Wednesday at 9am arrives, but my electrician and my generator do not. Nor have they arrived by 11am. So I take to text again, with a patient inquiry about when they might be popping by. I am told by 1pm.

I know you know that if I am writing this, this is not what happened.

1pm comes and goes, and after yet another text to try to figure out what is going on, I am told that “Oops! I thought you were another customer, and we are now at their house doing their work, and so sorry, but we won’t make it to you today after all.”

Let’s just say the next few texts weren’t exactly patient inquiries, but we finally come around to the idea that they will be at my house the following Monday afternoon at 1:30.

This time, wonders of wonders, 1:30 actually brings electricians to my door. I also had some work they were going to do in my barn at the same time, so he says they’ll start with that, to which I reply “Great, and then we can talk about where you want to put the generator.”

“Oh, we don’t have your generator” is what I get in response.

I give him my signature blink, and say “I thought that was why you came out today”

“We have no idea when we are going to get the generator. The factories are completely backed up due to COVID and just can’t make them fast enough, so they have no idea when they are going to have any to ship out”

Is it just me, or does anyone else feel like there might be a small lack of communication occurring here?

He goes on to say, “We are telling all our customers they can cancel their orders and get their money back, but you aren’t going to be able to find any anywhere else either. Or you can continue to wait. Right now they are saying hopefully mid October”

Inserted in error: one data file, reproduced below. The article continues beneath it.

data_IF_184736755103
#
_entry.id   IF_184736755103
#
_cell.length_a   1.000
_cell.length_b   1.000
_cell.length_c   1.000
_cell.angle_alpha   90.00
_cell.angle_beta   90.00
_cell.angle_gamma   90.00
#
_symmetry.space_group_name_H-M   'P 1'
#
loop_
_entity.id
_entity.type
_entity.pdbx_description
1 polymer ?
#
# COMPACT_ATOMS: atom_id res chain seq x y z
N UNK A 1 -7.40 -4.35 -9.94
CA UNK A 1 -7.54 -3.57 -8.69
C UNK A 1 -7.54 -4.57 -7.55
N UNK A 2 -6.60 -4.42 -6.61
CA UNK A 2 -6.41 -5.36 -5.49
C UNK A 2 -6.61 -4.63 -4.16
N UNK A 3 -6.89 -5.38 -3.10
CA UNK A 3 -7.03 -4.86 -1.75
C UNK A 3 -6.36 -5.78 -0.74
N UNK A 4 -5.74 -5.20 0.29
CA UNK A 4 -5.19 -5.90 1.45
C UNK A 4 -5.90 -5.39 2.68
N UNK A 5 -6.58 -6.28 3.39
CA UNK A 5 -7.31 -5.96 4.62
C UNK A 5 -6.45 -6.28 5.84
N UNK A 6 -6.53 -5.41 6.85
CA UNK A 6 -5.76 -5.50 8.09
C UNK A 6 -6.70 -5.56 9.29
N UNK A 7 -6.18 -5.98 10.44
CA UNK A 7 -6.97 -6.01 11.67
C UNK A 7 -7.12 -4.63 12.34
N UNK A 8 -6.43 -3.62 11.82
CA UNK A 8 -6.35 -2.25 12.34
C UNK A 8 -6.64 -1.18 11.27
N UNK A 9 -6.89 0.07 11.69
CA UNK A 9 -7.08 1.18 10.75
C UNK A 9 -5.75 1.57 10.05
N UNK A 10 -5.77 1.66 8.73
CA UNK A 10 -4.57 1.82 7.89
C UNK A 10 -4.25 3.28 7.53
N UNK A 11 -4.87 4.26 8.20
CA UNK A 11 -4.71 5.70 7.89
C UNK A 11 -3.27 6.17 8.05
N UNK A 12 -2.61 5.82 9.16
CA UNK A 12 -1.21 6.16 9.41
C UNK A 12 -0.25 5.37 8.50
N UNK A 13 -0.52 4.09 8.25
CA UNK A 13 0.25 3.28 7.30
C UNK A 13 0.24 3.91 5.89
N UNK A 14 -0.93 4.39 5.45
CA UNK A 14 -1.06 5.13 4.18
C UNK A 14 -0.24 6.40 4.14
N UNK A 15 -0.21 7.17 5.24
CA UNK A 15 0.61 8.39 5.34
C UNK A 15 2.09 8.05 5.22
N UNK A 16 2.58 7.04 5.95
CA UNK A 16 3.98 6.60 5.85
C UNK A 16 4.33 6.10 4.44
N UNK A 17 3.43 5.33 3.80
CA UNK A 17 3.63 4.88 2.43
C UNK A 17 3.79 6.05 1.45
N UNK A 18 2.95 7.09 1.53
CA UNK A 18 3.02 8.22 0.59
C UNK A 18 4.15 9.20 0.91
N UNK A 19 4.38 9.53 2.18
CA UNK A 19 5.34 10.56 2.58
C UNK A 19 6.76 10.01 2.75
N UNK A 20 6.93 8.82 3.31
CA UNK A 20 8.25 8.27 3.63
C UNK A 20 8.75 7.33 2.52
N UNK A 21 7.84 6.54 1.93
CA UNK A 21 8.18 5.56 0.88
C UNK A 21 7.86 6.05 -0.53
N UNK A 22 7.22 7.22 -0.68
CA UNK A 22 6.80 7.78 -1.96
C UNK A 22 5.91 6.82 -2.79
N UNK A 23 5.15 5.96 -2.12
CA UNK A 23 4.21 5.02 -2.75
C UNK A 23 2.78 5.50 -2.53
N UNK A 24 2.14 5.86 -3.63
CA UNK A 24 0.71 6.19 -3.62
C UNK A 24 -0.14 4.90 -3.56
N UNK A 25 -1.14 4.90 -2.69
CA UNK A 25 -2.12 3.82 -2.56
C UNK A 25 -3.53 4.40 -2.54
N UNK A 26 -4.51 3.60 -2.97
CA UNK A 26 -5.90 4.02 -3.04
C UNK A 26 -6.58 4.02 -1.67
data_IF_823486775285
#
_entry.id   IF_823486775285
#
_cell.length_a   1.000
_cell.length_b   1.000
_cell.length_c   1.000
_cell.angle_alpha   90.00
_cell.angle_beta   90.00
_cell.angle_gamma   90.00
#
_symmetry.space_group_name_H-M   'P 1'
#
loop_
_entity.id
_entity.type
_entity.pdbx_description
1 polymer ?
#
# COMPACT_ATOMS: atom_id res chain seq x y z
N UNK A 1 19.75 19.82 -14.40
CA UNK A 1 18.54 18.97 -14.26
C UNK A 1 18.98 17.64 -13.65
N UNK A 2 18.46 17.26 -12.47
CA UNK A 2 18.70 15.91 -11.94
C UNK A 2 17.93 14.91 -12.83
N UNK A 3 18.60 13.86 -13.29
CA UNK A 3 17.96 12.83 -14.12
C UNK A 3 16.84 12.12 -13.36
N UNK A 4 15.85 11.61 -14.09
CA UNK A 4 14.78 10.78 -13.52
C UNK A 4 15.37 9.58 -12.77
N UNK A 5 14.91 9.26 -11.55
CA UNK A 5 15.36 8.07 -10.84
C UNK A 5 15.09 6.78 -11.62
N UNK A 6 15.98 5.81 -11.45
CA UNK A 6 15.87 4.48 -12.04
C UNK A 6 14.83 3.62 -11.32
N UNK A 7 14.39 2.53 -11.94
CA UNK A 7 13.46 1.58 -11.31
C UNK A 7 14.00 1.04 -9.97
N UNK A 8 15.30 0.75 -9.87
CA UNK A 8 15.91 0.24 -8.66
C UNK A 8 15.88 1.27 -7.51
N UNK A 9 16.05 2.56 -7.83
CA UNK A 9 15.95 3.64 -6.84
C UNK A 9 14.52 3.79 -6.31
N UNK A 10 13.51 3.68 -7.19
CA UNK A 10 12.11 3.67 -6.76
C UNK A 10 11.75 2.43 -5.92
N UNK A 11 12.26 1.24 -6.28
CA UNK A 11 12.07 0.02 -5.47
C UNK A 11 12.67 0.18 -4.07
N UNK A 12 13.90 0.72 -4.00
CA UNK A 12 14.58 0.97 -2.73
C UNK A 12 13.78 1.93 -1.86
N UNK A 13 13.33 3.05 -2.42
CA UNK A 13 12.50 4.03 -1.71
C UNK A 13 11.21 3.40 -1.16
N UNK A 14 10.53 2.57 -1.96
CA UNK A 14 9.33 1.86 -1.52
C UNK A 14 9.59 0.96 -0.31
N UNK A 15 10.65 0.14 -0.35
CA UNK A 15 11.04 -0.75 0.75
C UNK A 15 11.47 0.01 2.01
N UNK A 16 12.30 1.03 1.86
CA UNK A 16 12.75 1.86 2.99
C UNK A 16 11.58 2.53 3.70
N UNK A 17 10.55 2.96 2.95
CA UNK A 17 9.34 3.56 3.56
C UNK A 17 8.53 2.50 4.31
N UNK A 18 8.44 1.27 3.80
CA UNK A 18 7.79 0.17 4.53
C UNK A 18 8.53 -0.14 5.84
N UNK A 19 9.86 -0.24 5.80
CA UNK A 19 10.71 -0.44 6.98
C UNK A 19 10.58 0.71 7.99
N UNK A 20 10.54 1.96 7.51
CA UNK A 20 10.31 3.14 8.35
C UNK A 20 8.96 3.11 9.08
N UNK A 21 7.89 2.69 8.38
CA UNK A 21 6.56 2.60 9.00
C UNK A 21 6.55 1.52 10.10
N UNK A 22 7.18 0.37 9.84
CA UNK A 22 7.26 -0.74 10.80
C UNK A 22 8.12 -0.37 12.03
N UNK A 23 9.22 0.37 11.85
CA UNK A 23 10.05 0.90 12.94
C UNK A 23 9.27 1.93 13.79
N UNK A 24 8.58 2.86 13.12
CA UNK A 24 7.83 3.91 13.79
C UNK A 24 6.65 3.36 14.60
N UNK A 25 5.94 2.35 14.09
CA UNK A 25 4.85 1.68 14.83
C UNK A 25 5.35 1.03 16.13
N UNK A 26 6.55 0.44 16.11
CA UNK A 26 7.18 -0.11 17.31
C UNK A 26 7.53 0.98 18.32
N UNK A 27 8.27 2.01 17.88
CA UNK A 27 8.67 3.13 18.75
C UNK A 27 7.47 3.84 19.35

I decide I don’t have much choice but to wait, but you can believe I jumped on the phone trying to find anyplace that might have a generator hidden in their back room or a better time line to report, but of course I didn’t .

Fast forward to mid October, when I am again told, nope, no generator. Now maybe end of December, but who knows. This time he throws in the extra caveat that they are offering free hook ups on portable generators to all their customers if they choose to go that route. But I might want to get on that ASAP if I wanted one, because the first big storm that knocked out power and those would all be gone too.

So now I find myself shopping for yet another generator.

I find one that gets great reviews, is big enough to handle all my devices and gets a thumbs up from the electrician, so I order it.

It ships the next day and is supposed to arrive the following Wednesday. My electrician is on standby to install it on Thursday, and I will be ready for all the gales the coast wants to send my way!

On Tuesday I get the tracking notice that my generator has arrived in Portland, and is on track to be delivered the following day.

Again, Wednesday comes, but does not bring my generator with it. Nor does Thursday.

You all know by now, that I did not just take this lying down.

By Friday I had talked to at least 5 different people at each of the freight delivery company that got it to Portland, the “Last Mile” delivery company that was supposed to get it from Portland to my house, and HomeDepot corporate offices. I had reached high level managers at each company, had their direct cell numbers, and had all of them calling each other to figure out what was going on with my generator.